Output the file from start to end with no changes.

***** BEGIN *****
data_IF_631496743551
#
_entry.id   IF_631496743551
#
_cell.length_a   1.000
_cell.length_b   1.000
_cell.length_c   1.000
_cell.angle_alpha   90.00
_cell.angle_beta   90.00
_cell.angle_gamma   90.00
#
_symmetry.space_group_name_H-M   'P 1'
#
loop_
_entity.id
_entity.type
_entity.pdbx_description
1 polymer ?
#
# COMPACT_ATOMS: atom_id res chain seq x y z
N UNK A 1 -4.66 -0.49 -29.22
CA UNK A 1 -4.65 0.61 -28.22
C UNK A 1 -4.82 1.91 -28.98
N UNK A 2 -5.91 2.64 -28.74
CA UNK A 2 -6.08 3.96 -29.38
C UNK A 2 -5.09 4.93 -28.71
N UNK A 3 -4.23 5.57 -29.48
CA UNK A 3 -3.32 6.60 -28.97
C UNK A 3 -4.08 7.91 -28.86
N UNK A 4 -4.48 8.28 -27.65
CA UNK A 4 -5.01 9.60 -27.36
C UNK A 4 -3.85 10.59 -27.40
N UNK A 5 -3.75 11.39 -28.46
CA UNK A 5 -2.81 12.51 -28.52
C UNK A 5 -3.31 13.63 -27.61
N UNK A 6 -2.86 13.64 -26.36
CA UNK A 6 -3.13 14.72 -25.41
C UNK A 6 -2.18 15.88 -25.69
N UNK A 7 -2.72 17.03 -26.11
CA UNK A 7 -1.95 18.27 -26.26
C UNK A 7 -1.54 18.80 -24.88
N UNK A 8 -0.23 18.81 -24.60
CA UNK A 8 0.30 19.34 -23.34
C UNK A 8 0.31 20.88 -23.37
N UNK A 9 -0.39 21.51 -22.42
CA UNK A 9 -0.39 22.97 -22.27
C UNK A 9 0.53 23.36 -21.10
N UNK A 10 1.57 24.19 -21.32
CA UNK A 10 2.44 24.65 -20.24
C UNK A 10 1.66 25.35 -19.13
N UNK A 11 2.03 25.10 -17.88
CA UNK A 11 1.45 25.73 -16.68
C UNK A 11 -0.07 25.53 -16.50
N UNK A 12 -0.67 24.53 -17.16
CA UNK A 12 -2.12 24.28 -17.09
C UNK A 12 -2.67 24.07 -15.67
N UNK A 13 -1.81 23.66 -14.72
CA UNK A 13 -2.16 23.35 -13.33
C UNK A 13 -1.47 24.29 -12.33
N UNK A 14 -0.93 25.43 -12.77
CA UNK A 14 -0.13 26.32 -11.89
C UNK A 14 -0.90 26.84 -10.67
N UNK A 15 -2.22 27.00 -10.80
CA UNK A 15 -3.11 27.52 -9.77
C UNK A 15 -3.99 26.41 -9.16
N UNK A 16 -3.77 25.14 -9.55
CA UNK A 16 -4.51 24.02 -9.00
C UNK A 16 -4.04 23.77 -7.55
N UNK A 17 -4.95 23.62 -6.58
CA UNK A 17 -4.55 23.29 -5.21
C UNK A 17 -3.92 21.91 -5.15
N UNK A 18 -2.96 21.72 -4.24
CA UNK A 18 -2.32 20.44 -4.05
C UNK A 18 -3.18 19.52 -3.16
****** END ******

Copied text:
data_IF_631496743551
#
_entry.id   IF_631496743551
#
_cell.length_a   1.000
_cell.length_b   1.000
_cell.length_c   1.000
_cell.angle_alpha   90.00
_cell.angle_beta   90.00
_cell.angle_gamma   90.00
#
_symmetry.space_group_name_H-M   'P 1'
#
loop_
_entity.id
_entity.type
_entity.pdbx_description
1 polymer ?
#
# COMPACT_ATOMS: atom_id res chain seq x y z
N UNK A 1 -4.66 -0.49 -29.22
CA UNK A 1 -4.65 0.61 -28.22
C UNK A 1 -4.82 1.91 -28.98
N UNK A 2 -5.91 2.64 -28.74
CA UNK A 2 -6.08 3.96 -29.38
C UNK A 2 -5.09 4.93 -28.71
N UNK A 3 -4.23 5.57 -29.48
CA UNK A 3 -3.32 6.60 -28.97
C UNK A 3 -4.08 7.91 -28.86
N UNK A 4 -4.48 8.28 -27.65
CA UNK A 4 -5.01 9.60 -27.36
C UNK A 4 -3.85 10.59 -27.40
N UNK A 5 -3.75 11.39 -28.46
CA UNK A 5 -2.81 12.51 -28.52
C UNK A 5 -3.31 13.63 -27.61
N UNK A 6 -2.86 13.64 -26.36
CA UNK A 6 -3.13 14.72 -25.41
C UNK A 6 -2.18 15.88 -25.69
N UNK A 7 -2.72 17.03 -26.11
CA UNK A 7 -1.95 18.27 -26.26
C UNK A 7 -1.54 18.80 -24.88
N UNK A 8 -0.23 18.81 -24.60
CA UNK A 8 0.30 19.34 -23.34
C UNK A 8 0.31 20.88 -23.37
N UNK A 9 -0.39 21.51 -22.42
CA UNK A 9 -0.39 22.97 -22.27
C UNK A 9 0.53 23.36 -21.10
N UNK A 10 1.57 24.19 -21.32
CA UNK A 10 2.44 24.65 -20.24
C UNK A 10 1.66 25.35 -19.13
N UNK A 11 2.03 25.10 -17.88
CA UNK A 11 1.45 25.73 -16.68
C UNK A 11 -0.07 25.53 -16.50
N UNK A 12 -0.67 24.53 -17.16
CA UNK A 12 -2.12 24.28 -17.09
C UNK A 12 -2.67 24.07 -15.67
N UNK A 13 -1.81 23.66 -14.72
CA UNK A 13 -2.16 23.35 -13.33
C UNK A 13 -1.47 24.29 -12.33
N UNK A 14 -0.93 25.43 -12.77
CA UNK A 14 -0.13 26.32 -11.89
C UNK A 14 -0.90 26.84 -10.67
N UNK A 15 -2.22 27.00 -10.80
CA UNK A 15 -3.11 27.52 -9.77
C UNK A 15 -3.99 26.41 -9.16
N UNK A 16 -3.77 25.14 -9.55
CA UNK A 16 -4.51 24.02 -9.00
C UNK A 16 -4.04 23.77 -7.55
N UNK A 17 -4.95 23.62 -6.58
CA UNK A 17 -4.55 23.29 -5.21
C UNK A 17 -3.92 21.91 -5.15
N UNK A 18 -2.96 21.72 -4.24
CA UNK A 18 -2.32 20.44 -4.05
C UNK A 18 -3.18 19.52 -3.16